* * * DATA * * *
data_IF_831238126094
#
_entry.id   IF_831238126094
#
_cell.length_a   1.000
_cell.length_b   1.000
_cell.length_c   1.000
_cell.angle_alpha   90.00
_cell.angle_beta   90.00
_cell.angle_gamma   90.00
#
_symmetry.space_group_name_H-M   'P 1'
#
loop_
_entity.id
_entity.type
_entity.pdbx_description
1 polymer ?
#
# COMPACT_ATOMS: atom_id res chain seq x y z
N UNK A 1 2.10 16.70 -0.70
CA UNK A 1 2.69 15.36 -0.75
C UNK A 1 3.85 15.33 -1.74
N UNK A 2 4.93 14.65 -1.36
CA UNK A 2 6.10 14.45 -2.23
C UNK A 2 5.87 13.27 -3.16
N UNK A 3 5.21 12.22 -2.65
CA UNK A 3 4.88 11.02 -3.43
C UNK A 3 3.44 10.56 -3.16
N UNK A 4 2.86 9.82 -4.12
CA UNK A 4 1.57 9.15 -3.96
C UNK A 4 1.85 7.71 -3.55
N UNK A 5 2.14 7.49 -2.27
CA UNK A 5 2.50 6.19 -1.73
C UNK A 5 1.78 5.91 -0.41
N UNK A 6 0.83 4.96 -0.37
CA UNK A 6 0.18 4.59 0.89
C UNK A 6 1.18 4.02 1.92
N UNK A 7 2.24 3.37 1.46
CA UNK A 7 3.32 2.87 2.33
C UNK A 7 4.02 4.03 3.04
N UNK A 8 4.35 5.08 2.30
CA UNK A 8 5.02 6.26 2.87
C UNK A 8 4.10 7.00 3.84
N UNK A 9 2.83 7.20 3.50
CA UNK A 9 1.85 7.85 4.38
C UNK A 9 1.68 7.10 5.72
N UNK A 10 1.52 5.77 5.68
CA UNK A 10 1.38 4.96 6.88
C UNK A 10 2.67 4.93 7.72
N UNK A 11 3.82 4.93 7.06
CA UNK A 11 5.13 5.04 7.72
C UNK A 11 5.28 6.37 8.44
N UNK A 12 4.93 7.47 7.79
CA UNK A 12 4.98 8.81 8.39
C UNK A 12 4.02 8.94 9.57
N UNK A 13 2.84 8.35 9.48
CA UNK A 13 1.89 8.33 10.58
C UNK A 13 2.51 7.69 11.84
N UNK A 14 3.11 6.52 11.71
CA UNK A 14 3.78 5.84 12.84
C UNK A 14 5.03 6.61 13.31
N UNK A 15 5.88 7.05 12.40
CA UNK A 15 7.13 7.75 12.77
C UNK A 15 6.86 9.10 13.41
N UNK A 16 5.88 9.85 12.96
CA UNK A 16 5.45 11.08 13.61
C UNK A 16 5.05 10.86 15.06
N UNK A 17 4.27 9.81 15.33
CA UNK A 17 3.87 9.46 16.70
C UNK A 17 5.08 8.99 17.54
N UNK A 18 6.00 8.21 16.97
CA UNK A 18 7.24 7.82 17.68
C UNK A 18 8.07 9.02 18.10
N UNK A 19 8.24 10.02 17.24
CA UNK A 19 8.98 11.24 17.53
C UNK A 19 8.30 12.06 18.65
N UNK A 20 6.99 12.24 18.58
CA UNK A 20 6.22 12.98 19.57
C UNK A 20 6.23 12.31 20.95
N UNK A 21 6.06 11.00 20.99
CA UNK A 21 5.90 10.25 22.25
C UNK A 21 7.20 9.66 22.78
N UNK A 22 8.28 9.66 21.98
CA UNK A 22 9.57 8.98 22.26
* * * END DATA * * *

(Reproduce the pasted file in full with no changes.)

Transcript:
data_IF_831238126094
#
_entry.id   IF_831238126094
#
_cell.length_a   1.000
_cell.length_b   1.000
_cell.length_c   1.000
_cell.angle_alpha   90.00
_cell.angle_beta   90.00
_cell.angle_gamma   90.00
#
_symmetry.space_group_name_H-M   'P 1'
#
loop_
_entity.id
_entity.type
_entity.pdbx_description
1 polymer ?
#
# COMPACT_ATOMS: atom_id res chain seq x y z
N UNK A 1 2.10 16.70 -0.70
CA UNK A 1 2.69 15.36 -0.75
C UNK A 1 3.85 15.33 -1.74
N UNK A 2 4.93 14.65 -1.36
CA UNK A 2 6.10 14.45 -2.23
C UNK A 2 5.87 13.27 -3.16
N UNK A 3 5.21 12.22 -2.65
CA UNK A 3 4.88 11.02 -3.43
C UNK A 3 3.44 10.56 -3.16
N UNK A 4 2.86 9.82 -4.12
CA UNK A 4 1.57 9.15 -3.96
C UNK A 4 1.85 7.71 -3.55
N UNK A 5 2.14 7.49 -2.27
CA UNK A 5 2.50 6.19 -1.73
C UNK A 5 1.78 5.91 -0.41
N UNK A 6 0.83 4.96 -0.37
CA UNK A 6 0.18 4.59 0.89
C UNK A 6 1.18 4.02 1.92
N UNK A 7 2.24 3.37 1.46
CA UNK A 7 3.32 2.87 2.33
C UNK A 7 4.02 4.03 3.04
N UNK A 8 4.35 5.08 2.30
CA UNK A 8 5.02 6.26 2.87
C UNK A 8 4.10 7.00 3.84
N UNK A 9 2.83 7.20 3.50
CA UNK A 9 1.85 7.85 4.38
C UNK A 9 1.68 7.10 5.72
N UNK A 10 1.52 5.77 5.68
CA UNK A 10 1.38 4.96 6.88
C UNK A 10 2.67 4.93 7.72
N UNK A 11 3.82 4.93 7.06
CA UNK A 11 5.13 5.04 7.72
C UNK A 11 5.28 6.37 8.44
N UNK A 12 4.93 7.47 7.79
CA UNK A 12 4.98 8.81 8.39
C UNK A 12 4.02 8.94 9.57
N UNK A 13 2.84 8.35 9.48
CA UNK A 13 1.89 8.33 10.58
C UNK A 13 2.51 7.69 11.84
N UNK A 14 3.11 6.52 11.71
CA UNK A 14 3.78 5.84 12.84
C UNK A 14 5.03 6.61 13.31
N UNK A 15 5.88 7.05 12.40
CA UNK A 15 7.13 7.75 12.77
C UNK A 15 6.86 9.10 13.41
N UNK A 16 5.88 9.85 12.96
CA UNK A 16 5.45 11.08 13.61
C UNK A 16 5.05 10.86 15.06
N UNK A 17 4.27 9.81 15.33
CA UNK A 17 3.87 9.46 16.70
C UNK A 17 5.08 8.99 17.54
N UNK A 18 6.00 8.21 16.97
CA UNK A 18 7.24 7.82 17.68
C UNK A 18 8.07 9.02 18.10
N UNK A 19 8.24 10.02 17.24
CA UNK A 19 8.98 11.24 17.53
C UNK A 19 8.30 12.06 18.65
N UNK A 20 6.99 12.24 18.58
CA UNK A 20 6.22 12.98 19.57
C UNK A 20 6.23 12.31 20.95
N UNK A 21 6.06 11.00 20.99
CA UNK A 21 5.90 10.25 22.25
C UNK A 21 7.20 9.66 22.78
N UNK A 22 8.28 9.66 21.98
CA UNK A 22 9.57 8.98 22.26